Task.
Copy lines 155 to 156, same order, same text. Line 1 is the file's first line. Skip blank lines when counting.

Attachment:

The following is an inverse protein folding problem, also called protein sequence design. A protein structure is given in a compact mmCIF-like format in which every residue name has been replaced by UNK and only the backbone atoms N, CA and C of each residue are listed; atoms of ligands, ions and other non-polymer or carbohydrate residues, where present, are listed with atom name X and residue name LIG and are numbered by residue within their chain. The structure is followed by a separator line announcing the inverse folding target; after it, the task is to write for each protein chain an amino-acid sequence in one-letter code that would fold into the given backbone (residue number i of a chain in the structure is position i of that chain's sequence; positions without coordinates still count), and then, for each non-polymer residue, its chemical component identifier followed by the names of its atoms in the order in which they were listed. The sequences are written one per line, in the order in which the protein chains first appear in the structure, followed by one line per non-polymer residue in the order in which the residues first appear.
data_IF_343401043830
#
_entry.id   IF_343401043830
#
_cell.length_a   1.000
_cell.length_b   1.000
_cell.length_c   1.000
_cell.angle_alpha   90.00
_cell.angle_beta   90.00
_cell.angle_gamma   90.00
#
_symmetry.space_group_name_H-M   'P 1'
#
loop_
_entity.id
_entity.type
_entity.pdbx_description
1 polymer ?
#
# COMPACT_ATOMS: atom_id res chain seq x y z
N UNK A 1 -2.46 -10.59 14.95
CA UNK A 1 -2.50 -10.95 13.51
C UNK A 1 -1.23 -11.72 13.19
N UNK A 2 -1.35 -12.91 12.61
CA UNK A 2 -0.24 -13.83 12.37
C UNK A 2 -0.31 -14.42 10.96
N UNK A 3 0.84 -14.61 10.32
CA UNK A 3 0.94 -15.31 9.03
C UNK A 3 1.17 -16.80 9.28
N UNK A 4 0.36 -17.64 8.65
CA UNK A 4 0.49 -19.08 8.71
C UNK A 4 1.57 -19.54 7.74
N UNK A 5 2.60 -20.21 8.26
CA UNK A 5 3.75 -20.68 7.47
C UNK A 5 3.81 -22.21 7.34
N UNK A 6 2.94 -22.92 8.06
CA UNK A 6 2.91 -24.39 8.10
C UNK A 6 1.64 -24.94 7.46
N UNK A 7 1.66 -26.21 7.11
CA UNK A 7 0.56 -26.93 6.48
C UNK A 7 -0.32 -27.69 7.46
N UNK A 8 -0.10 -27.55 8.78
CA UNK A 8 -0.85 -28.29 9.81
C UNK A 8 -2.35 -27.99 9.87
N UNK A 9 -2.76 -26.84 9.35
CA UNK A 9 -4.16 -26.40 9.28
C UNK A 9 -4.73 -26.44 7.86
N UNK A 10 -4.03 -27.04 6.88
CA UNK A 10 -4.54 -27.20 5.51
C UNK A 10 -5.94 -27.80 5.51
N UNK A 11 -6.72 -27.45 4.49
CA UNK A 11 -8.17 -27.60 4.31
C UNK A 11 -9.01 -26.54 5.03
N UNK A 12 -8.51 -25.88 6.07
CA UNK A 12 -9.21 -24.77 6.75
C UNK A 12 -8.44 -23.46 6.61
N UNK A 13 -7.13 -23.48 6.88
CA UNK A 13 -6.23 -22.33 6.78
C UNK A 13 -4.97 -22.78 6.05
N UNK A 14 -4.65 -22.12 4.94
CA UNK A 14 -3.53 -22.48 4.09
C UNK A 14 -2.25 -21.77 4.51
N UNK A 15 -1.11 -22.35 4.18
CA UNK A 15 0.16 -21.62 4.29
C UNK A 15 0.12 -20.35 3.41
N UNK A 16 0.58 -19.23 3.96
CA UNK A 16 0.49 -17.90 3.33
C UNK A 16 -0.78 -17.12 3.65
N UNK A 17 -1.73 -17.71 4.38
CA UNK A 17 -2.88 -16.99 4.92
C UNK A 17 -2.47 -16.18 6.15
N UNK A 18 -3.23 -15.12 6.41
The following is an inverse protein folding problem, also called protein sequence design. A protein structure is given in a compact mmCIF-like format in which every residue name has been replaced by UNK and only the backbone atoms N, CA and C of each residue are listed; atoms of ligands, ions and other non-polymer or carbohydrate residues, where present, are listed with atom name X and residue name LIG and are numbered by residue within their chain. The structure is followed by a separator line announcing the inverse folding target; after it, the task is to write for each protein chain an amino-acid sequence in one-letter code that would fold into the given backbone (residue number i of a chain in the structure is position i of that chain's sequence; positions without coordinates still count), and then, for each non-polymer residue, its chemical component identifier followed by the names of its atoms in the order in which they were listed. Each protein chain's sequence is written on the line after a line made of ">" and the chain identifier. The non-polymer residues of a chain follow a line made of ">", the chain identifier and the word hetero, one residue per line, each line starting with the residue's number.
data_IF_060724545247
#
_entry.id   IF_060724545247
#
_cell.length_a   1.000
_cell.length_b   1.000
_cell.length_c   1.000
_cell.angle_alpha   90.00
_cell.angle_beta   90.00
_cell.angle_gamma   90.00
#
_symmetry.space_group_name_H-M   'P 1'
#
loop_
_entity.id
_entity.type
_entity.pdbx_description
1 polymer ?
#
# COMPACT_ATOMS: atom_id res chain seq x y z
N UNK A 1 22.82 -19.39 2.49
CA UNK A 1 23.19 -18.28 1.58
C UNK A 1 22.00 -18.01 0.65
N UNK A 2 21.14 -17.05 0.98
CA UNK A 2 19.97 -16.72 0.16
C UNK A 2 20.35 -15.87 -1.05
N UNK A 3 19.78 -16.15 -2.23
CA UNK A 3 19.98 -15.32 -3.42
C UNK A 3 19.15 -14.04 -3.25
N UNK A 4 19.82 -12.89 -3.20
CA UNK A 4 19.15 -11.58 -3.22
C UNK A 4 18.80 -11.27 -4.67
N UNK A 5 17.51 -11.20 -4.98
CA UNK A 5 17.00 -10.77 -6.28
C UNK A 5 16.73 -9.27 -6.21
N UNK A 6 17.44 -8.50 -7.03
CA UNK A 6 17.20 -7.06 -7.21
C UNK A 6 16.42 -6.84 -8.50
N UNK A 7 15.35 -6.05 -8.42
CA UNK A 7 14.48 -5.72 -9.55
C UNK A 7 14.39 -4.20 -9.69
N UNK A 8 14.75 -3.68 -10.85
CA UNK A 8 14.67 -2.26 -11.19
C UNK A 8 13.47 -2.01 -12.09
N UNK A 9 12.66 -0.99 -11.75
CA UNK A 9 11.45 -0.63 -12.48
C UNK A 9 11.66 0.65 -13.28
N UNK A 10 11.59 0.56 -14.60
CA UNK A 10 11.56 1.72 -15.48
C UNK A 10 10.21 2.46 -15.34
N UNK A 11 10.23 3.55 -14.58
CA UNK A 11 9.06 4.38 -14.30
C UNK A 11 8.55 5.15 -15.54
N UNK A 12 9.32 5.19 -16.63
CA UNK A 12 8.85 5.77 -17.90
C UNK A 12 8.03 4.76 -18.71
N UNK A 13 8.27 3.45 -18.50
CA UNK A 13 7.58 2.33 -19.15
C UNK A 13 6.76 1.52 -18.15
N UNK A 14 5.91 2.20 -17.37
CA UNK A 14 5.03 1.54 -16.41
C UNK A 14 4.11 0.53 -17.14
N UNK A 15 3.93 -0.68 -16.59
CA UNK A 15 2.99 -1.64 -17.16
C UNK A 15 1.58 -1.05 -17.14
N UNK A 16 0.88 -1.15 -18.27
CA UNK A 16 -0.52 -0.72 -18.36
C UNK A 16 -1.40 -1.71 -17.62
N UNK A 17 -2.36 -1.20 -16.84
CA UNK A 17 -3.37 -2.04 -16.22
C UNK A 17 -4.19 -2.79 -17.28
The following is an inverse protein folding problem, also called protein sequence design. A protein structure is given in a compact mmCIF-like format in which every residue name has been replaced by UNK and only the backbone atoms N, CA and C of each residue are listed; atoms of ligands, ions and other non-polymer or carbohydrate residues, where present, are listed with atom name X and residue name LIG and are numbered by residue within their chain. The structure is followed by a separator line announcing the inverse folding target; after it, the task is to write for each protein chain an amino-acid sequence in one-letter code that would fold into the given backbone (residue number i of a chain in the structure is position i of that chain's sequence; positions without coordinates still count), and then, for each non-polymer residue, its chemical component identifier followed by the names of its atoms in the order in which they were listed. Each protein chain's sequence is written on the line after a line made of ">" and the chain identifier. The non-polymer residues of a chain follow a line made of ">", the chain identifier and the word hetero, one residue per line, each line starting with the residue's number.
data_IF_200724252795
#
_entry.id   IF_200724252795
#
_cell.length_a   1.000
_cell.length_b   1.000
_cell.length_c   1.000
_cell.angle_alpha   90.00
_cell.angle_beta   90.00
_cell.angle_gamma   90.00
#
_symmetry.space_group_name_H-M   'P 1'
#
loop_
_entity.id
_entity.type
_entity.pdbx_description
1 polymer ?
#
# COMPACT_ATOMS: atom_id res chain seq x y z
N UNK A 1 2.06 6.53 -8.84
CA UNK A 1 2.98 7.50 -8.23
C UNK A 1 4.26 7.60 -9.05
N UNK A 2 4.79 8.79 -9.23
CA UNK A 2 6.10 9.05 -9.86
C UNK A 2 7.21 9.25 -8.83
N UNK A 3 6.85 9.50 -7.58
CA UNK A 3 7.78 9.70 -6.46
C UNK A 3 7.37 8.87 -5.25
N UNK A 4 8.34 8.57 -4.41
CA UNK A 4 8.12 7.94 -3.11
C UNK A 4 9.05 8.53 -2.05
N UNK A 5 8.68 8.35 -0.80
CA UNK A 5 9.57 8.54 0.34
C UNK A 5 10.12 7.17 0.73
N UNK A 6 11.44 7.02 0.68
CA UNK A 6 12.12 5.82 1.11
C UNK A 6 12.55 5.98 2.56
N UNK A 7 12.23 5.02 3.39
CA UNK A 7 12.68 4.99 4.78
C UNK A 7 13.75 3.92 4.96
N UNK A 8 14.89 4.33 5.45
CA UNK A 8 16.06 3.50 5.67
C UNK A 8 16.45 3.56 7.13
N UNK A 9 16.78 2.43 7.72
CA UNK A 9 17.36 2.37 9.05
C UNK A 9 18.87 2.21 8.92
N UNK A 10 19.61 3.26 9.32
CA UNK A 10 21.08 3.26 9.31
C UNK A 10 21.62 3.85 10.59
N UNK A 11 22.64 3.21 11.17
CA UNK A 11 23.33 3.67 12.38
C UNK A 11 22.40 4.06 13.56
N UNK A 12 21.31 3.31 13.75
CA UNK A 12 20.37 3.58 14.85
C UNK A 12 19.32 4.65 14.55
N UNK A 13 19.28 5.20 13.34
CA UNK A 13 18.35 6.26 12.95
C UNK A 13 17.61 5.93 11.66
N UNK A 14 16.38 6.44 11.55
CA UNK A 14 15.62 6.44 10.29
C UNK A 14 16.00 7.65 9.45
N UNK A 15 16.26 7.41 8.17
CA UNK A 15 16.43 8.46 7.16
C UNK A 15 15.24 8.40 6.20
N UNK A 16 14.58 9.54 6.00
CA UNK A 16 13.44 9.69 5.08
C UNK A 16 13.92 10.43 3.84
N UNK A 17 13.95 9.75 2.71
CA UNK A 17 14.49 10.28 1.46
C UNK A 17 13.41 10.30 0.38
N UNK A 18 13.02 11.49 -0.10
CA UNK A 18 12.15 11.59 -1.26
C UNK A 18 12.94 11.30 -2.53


_cell.angle_beta   90.00
_cell.angle_gamma   90.00